The deal with unions representing more than 50,000 engineers and conductors was announced just after 5 am ET in a statement from the White House, which called it “an important win for our economy and the American people.”
A verbal agreement between the two sides was reached at about 2:30 am ET according to sources, and the final hours were spent getting the details worked out.
“We’re very proud of what was accomplished,” said Jeremy Ferguson, president of the conductors union and one of the leaders involved in the marathon session. He thanked Biden and Labor Department officials involved in the talks for the deal.
“Everybody pulled together to make sure that we could get our members what they deserved,” he said.
“This is the quality of life issue we have been trying to get for our members since bargaining started,” said Dennis Pierce, president of the engineers’ union and the other union official involved in the talks.
A win for workers, railroads and the economy
The deal gives the union members an immediate 14% raise with back pay dating back to 2020, and raises totaling 24% during the five-year life of the contract, that runs from 2020 through 2024. It also gives them cash bonuses of $1,000 a year.
Few other details of the deal have so far been made public. But the statement from Biden indicated that the major sticking point — involving work rules and scheduling issues — that had brought the country within a day of its first national rail strike in 30 years had been addressed in the unions’ favor.
“It is a win for tens of thousands of rail workers who worked tirelessly through the pandemic to ensure that America’s families and communities got deliveries of what have kept us going during these difficult years,” said Biden in a statement. “These rail workers will get better pay, improved working conditions, and peace of mind around their health care costs: all hard-earned.”
The dispute was about staffing shortages and scheduling rules that union leaders said had brought their membership to a breaking point. The unions say the railroads have been requiring their members to be “on call” and ready to report to work on short notice as often as seven days a week. Leadership of the two unions had said their members would not accept a contract without changes to those work rules.
Biden described the deal as “also a victory for railway companies who will be able to retain and recruit more workers for an industry that will continue to be part of the backbone of the American economy for decades to come.”
It is an important victory for Biden, who faced nothing but bad choices if a deal had not been reached. Backing Congressional action sought by the business community to impose a contract on workers would have angered his supporters among the unions. Letting the work stoppage play out risked massive economic consequences just ahead of the midterm elections.
How we got here
It also imposed a 60-day cooling off period during which the unions could not strike and management could not lock out workers. That cooling off period was due to end early Friday.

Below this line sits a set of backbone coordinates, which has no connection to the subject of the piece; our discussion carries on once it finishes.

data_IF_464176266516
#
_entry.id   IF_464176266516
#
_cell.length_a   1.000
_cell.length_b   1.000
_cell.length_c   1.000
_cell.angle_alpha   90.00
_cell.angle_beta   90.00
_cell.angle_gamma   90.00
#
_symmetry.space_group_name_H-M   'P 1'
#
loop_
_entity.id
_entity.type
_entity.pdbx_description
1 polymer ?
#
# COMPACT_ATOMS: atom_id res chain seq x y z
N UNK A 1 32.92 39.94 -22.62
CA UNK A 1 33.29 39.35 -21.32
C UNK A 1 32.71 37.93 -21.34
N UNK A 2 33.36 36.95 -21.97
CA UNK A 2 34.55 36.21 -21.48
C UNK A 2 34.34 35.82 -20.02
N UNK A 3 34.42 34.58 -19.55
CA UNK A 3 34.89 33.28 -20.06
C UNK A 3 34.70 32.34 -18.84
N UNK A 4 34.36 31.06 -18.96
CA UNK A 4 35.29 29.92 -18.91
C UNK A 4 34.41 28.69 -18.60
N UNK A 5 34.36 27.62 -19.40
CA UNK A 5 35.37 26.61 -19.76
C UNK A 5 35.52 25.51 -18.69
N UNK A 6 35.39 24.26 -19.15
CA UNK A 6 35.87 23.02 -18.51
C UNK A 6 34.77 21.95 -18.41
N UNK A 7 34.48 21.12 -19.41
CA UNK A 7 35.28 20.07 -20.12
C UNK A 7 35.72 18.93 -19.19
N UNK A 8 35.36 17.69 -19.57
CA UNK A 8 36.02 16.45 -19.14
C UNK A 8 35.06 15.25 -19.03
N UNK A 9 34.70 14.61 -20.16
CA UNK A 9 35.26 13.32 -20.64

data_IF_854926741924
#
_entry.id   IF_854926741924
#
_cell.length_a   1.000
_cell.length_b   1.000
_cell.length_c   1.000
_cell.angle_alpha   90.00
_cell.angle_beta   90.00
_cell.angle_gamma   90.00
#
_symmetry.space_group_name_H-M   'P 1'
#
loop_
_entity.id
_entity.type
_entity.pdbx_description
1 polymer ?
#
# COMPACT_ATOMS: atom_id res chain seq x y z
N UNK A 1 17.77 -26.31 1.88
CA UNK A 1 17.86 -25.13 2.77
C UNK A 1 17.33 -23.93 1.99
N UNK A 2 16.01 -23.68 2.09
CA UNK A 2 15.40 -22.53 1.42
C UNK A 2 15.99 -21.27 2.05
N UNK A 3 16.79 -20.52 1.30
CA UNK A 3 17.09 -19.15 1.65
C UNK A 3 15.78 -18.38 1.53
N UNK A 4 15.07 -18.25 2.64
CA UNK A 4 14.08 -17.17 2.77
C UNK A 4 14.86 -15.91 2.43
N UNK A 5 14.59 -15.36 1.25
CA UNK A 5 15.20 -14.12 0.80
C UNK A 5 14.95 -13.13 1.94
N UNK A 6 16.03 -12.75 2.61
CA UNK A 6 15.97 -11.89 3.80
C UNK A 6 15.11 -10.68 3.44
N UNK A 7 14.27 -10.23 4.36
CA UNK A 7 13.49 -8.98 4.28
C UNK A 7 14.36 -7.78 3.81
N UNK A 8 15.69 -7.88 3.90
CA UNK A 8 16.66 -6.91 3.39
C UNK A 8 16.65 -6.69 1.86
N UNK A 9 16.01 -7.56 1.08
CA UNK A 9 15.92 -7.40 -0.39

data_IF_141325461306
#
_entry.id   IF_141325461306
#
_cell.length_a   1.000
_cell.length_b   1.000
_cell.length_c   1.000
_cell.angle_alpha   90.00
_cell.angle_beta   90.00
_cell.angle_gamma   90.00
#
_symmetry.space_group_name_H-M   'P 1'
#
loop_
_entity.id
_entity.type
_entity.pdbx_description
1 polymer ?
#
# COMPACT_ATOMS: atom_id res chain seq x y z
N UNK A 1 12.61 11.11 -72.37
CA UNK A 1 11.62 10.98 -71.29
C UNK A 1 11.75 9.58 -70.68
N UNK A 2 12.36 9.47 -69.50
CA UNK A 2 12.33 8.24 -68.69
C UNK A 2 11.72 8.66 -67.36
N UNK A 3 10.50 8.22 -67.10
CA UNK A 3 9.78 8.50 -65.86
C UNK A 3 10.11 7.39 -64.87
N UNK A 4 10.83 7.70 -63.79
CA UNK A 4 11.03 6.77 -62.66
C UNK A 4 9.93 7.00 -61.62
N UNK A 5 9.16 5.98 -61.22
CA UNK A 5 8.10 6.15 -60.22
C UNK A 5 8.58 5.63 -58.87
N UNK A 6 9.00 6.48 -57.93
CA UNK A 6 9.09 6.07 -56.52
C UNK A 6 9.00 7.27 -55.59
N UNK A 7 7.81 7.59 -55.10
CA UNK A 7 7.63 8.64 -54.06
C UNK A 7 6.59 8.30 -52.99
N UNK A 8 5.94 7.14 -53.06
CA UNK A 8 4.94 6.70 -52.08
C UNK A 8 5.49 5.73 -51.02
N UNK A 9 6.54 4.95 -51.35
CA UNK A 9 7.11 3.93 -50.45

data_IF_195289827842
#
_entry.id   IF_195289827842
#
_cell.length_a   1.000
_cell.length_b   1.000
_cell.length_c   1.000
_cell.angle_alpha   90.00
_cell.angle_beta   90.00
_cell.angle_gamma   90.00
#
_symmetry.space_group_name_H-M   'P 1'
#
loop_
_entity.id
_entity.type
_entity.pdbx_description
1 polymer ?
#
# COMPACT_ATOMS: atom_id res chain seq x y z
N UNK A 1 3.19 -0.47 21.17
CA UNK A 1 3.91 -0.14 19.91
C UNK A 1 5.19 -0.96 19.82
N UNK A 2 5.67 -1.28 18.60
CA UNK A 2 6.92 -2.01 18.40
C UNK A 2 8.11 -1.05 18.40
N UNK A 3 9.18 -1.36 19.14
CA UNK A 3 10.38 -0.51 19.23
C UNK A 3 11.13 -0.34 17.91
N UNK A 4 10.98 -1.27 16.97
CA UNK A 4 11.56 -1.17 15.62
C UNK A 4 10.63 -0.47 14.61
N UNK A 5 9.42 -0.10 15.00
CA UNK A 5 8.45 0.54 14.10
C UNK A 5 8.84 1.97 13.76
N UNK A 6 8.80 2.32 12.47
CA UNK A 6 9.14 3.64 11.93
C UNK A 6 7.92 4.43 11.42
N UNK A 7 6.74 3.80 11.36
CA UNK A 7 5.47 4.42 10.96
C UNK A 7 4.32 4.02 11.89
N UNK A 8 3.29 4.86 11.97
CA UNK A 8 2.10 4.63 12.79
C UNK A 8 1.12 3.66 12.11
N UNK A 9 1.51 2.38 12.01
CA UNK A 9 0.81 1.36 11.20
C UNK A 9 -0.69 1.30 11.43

Biden could not have ordered the railroads to keep operating once the cooling off period ended Friday. Only Congress could have acted to get the unions back to work if a strike had begun.
With a wide range of business groups calling on Congress to act, Republicans had prepared legislation that would have given railroad management the deal they wanted. But Democrats were opposed to taking such action.
A union source said that Democrats’ refusal to side with management had been a key to the talks.
“Senate leadership not acting gave space for these negotiations,” said the union source. He said that Walsh had “hung in” with the union during the negotiations.
“it was a slog yesterday,” he said, with lots of back and forth.
“Our people were not going to give up,” said the source. “Our people would have gone on strike” if a deal was not reached by the Friday deadline.
The Association of American Railroads also praised the deal and thanked the Biden administration, as well as the unions themselves, for their role in reaching an agreement.
The pay raises and bonuses had been recommended by a presidential panel charged with trying to find a solution to the impasse in negotiations at that time.
Those terms were lucrative enough for most of the rail unions to agree to attempted deals in recent weeks, the engineers and conductors, who were faced with work and scheduling rules that did not apply to others, refused to sign on without relief on the scheduling issue .
Disruptions had already started
Customers of the railroads who had been braced to major problems expressed relief that a strike had been avoided.
“This is fantastic news for the economy,” said Eric Hoplin, CEO of the National Association of Wholesale Distributors, in an appearance on CNN’s New Day Thursday. “My phone has been ringing off the hook over the last 48 hours, talking to distribution leaders from across the country, who were spelling out what some of the catastrophic consequences could have been to America’s supply chain and the economy.”
Higher prices for food and cars and a shortage of consumer goods well into the holiday shopping season were likely if there had been a prolonged strike, according to business leaders and economists.